From the Editors
The New York Times says Jadaliyya "Brings New Life to Arab Studies." Read about it by clicking here.
Shana Marshall and Joshua Stacher
[نشرت هذه الدراسة في مجلة “ميدل إيست ريبورت” 262، ربيع 2012، وترجمتها من الإنجليزية سهى فاروق.] قبل ان يطرد حسني مبارك من منصبه، وبعد ذلك ايضاً، ظل حجم حصة الجيش المصري في الاقتصاد موضع جدلٍ كبير. فمن المعروف أن الجيش يشارك في تصنيع كل شئ، ابتداءاً من زيت الزيتون وتلميع الأحذية، وانتهاءاً بمراكز الاقتراع، التي استخدمت في الانتخابات البرلمانية المصرية لعام 2011، ولكن لا أحد يعلم (على وجه اليقين) مدى سيطرة الصناعات العسكرية على اقتصاد البلاد. وقد نقلت تقارير اخبارية أن ...Keep Reading »
Shana Marshall is a PhD Candidate in International Relations and Comparative Politics at the University of Maryland with a concentration on political economy of the Middle East. Her dissertation, “From Oil to Offsets: Rentier State Innovation and the Endurance of Authoritarianism in the Middle East” examines how the region’s regimes are tapping into their trade with Western defense firms in order to secure new rents and deliver crucial patronage to pro-regime constituencies. Her work has appeared in the International Journal of Middle East Studies, Middle East Policy and Political Studies. Research interests include Comparative and International Political Economy, Middle East Politics, U.S. Foreign Policy, and the Politics of Military and Security Institutions. Shana is a 2003 graduate of Hanover College.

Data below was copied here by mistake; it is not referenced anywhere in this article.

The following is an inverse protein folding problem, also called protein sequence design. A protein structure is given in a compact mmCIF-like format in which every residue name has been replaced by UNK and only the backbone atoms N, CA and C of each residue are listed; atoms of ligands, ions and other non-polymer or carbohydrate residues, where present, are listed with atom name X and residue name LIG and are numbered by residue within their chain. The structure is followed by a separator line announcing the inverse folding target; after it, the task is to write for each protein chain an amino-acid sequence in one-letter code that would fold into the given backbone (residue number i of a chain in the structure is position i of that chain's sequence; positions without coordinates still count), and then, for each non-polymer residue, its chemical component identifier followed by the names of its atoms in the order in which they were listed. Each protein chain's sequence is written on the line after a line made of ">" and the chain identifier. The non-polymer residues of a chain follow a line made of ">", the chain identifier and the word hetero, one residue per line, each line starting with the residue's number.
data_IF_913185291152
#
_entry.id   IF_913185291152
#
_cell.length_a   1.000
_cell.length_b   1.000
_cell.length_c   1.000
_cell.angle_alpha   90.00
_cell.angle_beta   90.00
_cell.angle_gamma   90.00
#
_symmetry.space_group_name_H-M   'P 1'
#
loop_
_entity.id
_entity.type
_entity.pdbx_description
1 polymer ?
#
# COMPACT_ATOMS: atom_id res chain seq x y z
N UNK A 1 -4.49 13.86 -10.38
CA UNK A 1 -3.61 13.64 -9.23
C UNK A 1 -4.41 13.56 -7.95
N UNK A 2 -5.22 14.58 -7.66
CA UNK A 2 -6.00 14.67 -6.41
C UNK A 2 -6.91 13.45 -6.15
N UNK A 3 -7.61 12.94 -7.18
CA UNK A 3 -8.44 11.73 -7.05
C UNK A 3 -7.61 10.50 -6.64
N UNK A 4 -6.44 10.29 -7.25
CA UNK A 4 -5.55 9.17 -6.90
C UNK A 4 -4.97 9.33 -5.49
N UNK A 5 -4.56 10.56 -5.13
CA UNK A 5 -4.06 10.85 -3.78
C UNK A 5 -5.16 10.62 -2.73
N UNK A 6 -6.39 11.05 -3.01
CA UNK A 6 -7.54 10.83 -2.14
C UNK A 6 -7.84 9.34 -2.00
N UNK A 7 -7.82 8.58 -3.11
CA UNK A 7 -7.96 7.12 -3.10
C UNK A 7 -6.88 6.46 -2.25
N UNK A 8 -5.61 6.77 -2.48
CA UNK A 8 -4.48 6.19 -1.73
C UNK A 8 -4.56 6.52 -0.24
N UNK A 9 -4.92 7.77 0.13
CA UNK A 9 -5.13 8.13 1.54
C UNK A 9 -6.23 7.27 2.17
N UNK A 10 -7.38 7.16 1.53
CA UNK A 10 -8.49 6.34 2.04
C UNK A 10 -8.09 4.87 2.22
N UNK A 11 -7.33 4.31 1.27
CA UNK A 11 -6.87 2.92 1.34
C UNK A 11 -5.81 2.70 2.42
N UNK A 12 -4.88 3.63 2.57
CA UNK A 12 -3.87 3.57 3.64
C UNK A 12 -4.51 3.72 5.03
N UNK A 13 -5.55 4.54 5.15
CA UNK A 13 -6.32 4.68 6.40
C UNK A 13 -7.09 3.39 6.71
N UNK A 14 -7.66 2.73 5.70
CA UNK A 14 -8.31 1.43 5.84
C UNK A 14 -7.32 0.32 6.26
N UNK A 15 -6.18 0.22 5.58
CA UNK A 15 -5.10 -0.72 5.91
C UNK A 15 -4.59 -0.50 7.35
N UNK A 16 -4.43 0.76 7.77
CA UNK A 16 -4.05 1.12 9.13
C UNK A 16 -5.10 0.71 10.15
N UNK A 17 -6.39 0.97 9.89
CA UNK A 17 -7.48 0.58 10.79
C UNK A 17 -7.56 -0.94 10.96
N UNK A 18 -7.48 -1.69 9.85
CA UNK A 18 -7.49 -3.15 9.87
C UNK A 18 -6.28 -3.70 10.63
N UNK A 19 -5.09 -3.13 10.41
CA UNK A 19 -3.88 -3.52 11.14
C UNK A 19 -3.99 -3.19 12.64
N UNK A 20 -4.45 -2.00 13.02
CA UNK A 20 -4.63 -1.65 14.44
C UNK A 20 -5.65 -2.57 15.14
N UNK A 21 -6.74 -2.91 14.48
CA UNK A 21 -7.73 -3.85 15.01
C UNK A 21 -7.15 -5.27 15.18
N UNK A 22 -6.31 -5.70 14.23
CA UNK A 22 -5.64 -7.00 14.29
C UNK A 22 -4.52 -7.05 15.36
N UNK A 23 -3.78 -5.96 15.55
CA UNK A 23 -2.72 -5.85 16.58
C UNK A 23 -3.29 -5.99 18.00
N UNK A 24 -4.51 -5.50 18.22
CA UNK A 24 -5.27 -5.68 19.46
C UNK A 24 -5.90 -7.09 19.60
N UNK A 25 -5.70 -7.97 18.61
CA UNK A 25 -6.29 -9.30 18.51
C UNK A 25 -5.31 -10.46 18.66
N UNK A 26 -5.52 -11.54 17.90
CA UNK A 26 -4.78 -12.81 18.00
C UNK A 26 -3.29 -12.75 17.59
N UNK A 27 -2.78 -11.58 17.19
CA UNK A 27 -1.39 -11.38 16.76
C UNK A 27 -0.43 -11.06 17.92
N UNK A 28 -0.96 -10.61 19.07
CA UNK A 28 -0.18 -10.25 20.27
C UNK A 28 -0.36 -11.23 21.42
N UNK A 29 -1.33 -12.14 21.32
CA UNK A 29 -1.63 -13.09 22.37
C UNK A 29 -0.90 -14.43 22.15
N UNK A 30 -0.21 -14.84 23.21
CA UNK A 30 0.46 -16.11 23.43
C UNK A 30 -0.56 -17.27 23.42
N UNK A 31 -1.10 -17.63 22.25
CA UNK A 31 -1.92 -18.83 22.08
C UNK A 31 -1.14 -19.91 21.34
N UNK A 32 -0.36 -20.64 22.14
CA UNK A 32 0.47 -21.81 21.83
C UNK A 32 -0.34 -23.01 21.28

Joshua Stacher is Assistant Professor of Political Science at Kent State University. Dr. Stacher is the author of Adaptable Autocrats: Regime Power in Egypt and Syria, which will be published by Stanford University Press in April 2012. His research articles have appeared in Middle East Journal, History Compass, Arab Studies Quarterly, and The British Journal of Middle Eastern Studies. Stacher is also on the editorial board of MERIP. He has made media appearances and written commentary for NPR, CNN, BBC, Al-Jazeera English, Foreign Affairs, andJadaliyya, among others. He is also a founding member of the Northeast Ohio Consortium on Middle East Studies (NOCMES). His website can be found here.
"The women express a desire to participate in warfare, and are frustrated when they are forced to remain in the safe houses with the children while the men conduct battle. In 1948, they gain the “right” to guard the kibbutz with hunting rifles. The film concludes with photographs of these women wielding their guns, implying that they gave up their own liberation for the sake of the national struggle and the settler colonial project."click | email | tweet